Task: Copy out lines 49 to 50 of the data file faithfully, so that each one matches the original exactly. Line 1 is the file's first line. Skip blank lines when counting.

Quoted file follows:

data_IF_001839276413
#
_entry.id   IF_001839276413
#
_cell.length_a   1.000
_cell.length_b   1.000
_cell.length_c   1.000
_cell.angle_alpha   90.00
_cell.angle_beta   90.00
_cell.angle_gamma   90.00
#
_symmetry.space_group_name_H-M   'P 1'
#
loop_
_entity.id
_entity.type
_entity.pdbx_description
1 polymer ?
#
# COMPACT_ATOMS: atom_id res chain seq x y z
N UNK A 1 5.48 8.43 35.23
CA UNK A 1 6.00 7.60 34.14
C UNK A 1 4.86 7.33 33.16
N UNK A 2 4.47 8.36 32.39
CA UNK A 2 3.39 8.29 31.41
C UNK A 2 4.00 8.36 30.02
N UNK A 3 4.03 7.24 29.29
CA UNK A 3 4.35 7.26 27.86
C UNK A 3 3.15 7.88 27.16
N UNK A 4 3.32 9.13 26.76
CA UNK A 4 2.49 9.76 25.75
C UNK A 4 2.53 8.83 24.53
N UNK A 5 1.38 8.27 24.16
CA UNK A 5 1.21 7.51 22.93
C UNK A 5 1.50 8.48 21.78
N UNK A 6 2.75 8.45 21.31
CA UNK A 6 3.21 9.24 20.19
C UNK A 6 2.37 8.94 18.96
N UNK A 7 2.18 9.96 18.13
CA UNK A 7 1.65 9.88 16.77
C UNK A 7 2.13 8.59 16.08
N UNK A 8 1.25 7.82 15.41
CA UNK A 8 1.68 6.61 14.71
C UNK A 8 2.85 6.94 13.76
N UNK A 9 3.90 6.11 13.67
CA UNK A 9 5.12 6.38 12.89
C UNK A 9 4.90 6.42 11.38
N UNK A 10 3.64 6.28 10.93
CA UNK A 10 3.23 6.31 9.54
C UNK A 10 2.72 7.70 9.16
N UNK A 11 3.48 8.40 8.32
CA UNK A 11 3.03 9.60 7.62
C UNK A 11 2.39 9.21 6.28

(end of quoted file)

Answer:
CA UNK A 10 3.23 6.31 9.54
C UNK A 10 2.72 7.70 9.16